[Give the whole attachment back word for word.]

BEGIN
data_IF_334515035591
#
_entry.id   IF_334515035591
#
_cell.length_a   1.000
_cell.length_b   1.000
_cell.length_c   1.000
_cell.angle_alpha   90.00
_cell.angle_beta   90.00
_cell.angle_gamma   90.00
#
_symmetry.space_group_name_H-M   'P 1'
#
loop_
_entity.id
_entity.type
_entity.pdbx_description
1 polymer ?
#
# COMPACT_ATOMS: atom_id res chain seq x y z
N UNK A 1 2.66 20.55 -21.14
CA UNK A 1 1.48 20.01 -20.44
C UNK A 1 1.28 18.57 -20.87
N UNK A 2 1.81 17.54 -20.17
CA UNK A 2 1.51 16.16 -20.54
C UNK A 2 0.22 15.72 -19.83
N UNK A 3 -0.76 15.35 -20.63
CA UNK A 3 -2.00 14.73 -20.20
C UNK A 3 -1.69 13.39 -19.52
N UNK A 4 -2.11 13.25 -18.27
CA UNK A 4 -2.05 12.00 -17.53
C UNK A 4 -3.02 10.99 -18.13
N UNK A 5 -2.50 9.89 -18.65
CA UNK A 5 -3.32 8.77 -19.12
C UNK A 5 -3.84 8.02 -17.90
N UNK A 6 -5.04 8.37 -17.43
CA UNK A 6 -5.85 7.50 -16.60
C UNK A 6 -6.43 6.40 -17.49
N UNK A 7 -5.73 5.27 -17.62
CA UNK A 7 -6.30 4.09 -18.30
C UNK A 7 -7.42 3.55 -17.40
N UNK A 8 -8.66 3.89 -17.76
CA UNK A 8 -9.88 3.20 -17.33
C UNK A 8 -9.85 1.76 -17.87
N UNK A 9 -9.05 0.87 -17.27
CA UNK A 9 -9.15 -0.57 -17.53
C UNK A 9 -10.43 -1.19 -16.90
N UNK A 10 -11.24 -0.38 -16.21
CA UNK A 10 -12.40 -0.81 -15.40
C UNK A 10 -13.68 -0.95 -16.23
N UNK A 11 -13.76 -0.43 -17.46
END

data_IF_334515035591
#
_entry.id   IF_334515035591
#
_cell.length_a   1.000
_cell.length_b   1.000
_cell.length_c   1.000
_cell.angle_alpha   90.00
_cell.angle_beta   90.00
_cell.angle_gamma   90.00
#
_symmetry.space_group_name_H-M   'P 1'
#
loop_
_entity.id
_entity.type
_entity.pdbx_description
1 polymer ?
#
# COMPACT_ATOMS: atom_id res chain seq x y z
N UNK A 1 2.66 20.55 -21.14
CA UNK A 1 1.48 20.01 -20.44
C UNK A 1 1.28 18.57 -20.87
N UNK A 2 1.81 17.54 -20.17
CA UNK A 2 1.51 16.16 -20.54
C UNK A 2 0.22 15.72 -19.83
N UNK A 3 -0.76 15.35 -20.63
CA UNK A 3 -2.00 14.73 -20.20
C UNK A 3 -1.69 13.39 -19.52
N UNK A 4 -2.11 13.25 -18.27
CA UNK A 4 -2.05 12.00 -17.53
C UNK A 4 -3.02 10.99 -18.13
N UNK A 5 -2.50 9.89 -18.65
CA UNK A 5 -3.32 8.77 -19.12
C UNK A 5 -3.84 8.02 -17.90
N UNK A 6 -5.04 8.37 -17.43
CA UNK A 6 -5.85 7.50 -16.60
C UNK A 6 -6.43 6.40 -17.49
N UNK A 7 -5.73 5.27 -17.62
CA UNK A 7 -6.30 4.09 -18.30
C UNK A 7 -7.42 3.55 -17.40
N UNK A 8 -8.66 3.89 -17.76
CA UNK A 8 -9.88 3.20 -17.33
C UNK A 8 -9.85 1.76 -17.87
N UNK A 9 -9.05 0.87 -17.27
CA UNK A 9 -9.15 -0.57 -17.53
C UNK A 9 -10.43 -1.19 -16.90
N UNK A 10 -11.24 -0.38 -16.21
CA UNK A 10 -12.40 -0.81 -15.40
C UNK A 10 -13.68 -0.95 -16.23
N UNK A 11 -13.76 -0.43 -17.46